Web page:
almost throughout and seldom was
their goal In danger. Outstanding ln
this canto was Jaok Rush, who ran
the West Van oentre forward to a
frassle, and rookie fullback Stew
Roach, who was carting them far
and hard all afternoon.
The orosaover saw Varsity finally
take command, and tt was no surprise when PhU Temoln, former
Western Monarch atar, craahed a
alzzler at the Merchant'a citadel
which the enemy goalie Just failed
to hold. The score followed a con-
atant bombardment and was the Immediate reault of aome amart work
by left-halt Fred Saaakl.
A few minutes later Temoln again
made good on a paaa from the left
to put the campuamen two up and
well on the way to their flrat victory. A anap goal from a scrimmage
by Basil Robinson with IS minutes
to go put the Issue beyond doubt and
the disputed penalty goal registered
by one Angelo Perrl waa merely a
dying flicker.
Toe Kicks . . , Thia year the Ubyaaey ia able to state a definite conviction that the Thunderbird soccermen will be heard from ln no uncertain manner before many weeka.
They have a competent goalie in
Leong, and though their full-back
poaltlona are aa yet unaettled, there
ia oceans of material for Coach
Hltchens to wade through ln his
search for an impenetrable defense.
—ROBINSON.
CINDER POUNDERS
PREP FOR MEETS
•
A gang of cinder pounders has
been burning around the Varsity
oval every noon hour of late. These
spike-shod warriors are getting In
great shape, but the oft repeated
question on the Campus aeema to be
"when and where la the competition?"
The anawer ia brief but all Important aa far aa interclaaa competition la concerned. One of the eaal-
eat waya to gather pointa for your
olaaa thia year ia to participate In
the many long distance and oroaa
country racea that wtll be held thla
term.
Aa a matter of fact the flrat Important cross-country race haa been
aet for Ootober 27. Every U.B.C. Btudent la eligible and can collect a
point for hia claaa aimply by flniah-
ing the race.
The question of a track meet with
the Moacow, Idaho, aquad ia indefinite aa yet, but it ia expeoted to be
held in the spring. Then the Hill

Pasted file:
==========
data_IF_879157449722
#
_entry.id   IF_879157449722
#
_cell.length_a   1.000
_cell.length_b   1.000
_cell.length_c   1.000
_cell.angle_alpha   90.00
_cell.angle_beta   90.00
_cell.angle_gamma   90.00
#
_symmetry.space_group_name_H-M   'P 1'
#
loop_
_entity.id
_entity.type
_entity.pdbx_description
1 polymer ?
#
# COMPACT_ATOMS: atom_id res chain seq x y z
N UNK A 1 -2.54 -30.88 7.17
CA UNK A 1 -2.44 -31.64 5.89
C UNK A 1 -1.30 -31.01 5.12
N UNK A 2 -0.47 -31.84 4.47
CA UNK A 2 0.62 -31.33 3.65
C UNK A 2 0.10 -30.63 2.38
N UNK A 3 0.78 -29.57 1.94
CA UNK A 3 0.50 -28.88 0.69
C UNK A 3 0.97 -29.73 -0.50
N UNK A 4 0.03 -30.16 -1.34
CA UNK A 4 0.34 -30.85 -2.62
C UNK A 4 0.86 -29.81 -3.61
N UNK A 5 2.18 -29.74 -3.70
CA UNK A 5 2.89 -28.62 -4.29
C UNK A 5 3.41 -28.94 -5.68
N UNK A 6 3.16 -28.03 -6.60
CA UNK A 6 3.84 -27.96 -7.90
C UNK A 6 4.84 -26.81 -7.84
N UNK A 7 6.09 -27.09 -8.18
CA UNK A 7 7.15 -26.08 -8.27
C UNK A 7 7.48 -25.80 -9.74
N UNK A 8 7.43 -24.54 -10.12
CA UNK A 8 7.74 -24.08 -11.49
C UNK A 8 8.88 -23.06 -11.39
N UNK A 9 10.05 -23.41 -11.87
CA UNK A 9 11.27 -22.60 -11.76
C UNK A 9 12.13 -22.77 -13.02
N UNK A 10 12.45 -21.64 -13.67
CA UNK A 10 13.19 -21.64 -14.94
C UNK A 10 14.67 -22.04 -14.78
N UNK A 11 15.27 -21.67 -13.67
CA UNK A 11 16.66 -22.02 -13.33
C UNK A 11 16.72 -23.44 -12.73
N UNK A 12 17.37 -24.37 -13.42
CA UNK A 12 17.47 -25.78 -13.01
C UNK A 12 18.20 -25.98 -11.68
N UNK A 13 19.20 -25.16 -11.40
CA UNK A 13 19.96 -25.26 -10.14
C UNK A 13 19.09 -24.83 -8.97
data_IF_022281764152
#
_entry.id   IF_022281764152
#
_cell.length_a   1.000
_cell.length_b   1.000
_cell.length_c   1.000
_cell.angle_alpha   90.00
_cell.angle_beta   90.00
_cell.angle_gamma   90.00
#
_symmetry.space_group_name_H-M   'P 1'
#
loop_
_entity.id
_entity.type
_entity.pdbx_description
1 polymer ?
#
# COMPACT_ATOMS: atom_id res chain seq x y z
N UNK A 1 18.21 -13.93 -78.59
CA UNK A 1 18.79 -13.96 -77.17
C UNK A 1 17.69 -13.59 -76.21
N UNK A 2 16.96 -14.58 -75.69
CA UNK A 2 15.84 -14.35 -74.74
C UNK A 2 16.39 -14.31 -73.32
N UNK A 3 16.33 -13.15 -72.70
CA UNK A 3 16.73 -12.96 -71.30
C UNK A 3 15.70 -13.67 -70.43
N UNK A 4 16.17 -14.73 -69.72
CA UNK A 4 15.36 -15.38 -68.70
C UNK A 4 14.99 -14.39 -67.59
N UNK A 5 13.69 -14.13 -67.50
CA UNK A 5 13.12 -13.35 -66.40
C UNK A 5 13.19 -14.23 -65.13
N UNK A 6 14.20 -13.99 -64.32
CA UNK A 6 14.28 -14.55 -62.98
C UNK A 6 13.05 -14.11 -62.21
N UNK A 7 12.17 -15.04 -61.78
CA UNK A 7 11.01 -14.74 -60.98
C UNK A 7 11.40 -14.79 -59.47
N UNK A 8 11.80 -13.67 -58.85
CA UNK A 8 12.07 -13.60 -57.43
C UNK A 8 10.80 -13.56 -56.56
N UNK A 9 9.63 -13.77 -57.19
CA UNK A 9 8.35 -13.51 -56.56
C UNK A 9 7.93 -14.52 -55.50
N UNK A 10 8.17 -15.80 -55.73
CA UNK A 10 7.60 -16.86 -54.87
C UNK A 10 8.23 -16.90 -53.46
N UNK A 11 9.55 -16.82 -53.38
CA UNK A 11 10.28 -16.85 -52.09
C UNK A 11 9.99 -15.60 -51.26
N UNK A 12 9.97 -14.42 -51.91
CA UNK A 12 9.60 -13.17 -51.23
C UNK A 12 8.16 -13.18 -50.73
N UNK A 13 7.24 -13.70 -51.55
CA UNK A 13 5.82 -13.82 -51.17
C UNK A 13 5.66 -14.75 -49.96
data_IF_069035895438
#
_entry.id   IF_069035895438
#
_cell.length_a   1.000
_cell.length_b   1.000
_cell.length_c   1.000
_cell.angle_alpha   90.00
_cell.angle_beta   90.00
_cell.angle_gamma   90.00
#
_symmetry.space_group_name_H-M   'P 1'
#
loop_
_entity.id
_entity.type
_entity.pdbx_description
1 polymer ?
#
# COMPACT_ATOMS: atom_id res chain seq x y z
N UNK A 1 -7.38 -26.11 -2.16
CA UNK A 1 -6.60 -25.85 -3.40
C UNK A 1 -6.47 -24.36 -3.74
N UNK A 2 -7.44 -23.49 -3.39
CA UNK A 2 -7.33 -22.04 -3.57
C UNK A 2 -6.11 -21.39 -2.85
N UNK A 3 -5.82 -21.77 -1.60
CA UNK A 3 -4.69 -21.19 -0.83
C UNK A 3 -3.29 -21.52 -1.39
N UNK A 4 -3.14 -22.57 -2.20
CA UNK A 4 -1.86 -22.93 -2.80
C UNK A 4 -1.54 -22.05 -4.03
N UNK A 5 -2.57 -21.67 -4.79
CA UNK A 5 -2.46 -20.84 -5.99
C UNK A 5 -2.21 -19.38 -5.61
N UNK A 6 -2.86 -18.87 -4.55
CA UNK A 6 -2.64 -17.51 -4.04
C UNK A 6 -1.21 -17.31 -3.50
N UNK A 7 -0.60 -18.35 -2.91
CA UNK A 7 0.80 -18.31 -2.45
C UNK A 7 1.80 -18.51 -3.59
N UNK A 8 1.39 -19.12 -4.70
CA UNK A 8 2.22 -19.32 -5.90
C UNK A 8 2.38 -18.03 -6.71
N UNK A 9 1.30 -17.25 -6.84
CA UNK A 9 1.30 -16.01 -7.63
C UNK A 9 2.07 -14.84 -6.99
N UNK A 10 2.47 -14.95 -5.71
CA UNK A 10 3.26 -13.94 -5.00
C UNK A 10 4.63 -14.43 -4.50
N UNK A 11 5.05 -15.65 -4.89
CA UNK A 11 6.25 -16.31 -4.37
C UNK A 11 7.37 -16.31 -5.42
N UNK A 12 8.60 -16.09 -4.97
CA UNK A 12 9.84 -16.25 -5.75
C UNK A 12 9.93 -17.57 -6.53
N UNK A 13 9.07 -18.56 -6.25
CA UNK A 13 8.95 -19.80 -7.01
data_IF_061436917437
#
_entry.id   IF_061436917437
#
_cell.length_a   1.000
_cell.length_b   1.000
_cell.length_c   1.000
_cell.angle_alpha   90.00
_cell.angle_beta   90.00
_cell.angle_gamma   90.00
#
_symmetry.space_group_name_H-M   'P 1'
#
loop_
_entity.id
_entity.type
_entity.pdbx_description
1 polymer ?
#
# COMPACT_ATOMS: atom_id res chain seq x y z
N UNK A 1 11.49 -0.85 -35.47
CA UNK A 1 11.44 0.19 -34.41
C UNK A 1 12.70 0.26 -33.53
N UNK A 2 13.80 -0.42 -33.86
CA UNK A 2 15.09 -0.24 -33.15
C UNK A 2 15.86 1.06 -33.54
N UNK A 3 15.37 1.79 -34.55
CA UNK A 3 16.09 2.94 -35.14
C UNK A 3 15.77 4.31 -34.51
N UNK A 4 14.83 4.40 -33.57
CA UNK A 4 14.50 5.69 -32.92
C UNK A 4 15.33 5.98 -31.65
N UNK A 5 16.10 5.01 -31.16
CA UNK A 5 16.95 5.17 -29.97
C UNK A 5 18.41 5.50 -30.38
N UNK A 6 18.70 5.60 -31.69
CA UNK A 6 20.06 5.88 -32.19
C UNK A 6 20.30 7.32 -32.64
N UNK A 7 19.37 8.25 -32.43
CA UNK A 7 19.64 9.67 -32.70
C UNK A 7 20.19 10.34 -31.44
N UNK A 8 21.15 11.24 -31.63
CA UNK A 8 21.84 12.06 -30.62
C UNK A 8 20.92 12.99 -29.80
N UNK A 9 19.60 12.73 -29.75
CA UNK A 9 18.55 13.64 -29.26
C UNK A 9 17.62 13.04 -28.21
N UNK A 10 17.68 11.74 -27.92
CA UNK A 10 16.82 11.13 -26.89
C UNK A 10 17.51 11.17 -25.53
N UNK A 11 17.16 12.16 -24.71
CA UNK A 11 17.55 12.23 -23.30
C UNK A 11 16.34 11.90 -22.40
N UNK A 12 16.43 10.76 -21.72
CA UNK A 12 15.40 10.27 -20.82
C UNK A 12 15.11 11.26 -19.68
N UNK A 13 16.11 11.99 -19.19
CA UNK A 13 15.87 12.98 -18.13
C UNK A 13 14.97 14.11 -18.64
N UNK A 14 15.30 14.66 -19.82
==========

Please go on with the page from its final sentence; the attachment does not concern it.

Military invitation event wtth Portland  ia alwaya a feature  event.
—FRITH.
***++*++*++++**++-!--|-+4'+-M-+
'•'> H.   JESSIE   HOW,   B.A.
< • Public   Stenographer
■** 44S1  Waat  10th Ava.
4* Basays  and   -Otssaa  Typ«d
++4**4'4,4,++4'+*4,4'4>*4'4'4'4*++-M>+
Carey Coached Squad Victory
Paralleled by Gridmen
^X^ho W'm Twice
English Rugby
ROWERS FINISH FAILS
VARSITY WINS 8-5
By DOUG WATT
When the Mainland Rugby League
opened on Saturday at the Brookton
Oval, Varaity upset the dope by getting an 8-6 oall over Vanoouver
Rowing Club In a olose oontest.
Right winger Chapman's big boot
spelled the difference between victory and defeat as he contributed
Ave points with a long penalty kick
from thirty-flve yards out, and the
conversion of Ted MoPhee's try.
MoPHEE STARS
McPhee's try, Incidentally, oame as
the result of the best three-quarter
run of the day. It started from about
forty yarda out, and after aome
amooth paaalng and a flashy break
by Richarda, MoPhee carried it over
for the acore.
The threes, however, had little
chanoe to make much distance, aa
the acrum couldn't seem to get the
ball out, especially In the flrat half.
They were clearly outweighed, which
handicap even their edge ln apeed.
couldn't overcome.
WEAKNESSES
Both forwarda and threea lacked
that acoring punch. Time and again
they were "knocking at the RoWer'a
door" but they Juat couldn't aeem to
puah the ball over. The extra weight
of the Rowera waa felt in the aecond
half, and after Covernton aoored
on a aeventy yard run, the atudenta
had a hard time protecting their
lead.
Coach Carey promises aome stiff
workouts this week ln preparation
for tomorrow's game with Ex-Britannia. It should see an Improved
team, with the new men settling
down to a ateady game now that
they have a game under their belts.
COMBINATION
The three lines will be revamped
for the game, bringing together
three ex Lord Byng stars, Carl
Chapman, Ormle Hall, and Ted MoPhee. All three boys have plenty of
apeed, and having played together
before, should make things hot for
the Ex-Britannia lads.
The starting line-up will  be:
Sorum i Evan Davies, Tom Mo-
laohan, Allen Wallace, Fred Billings,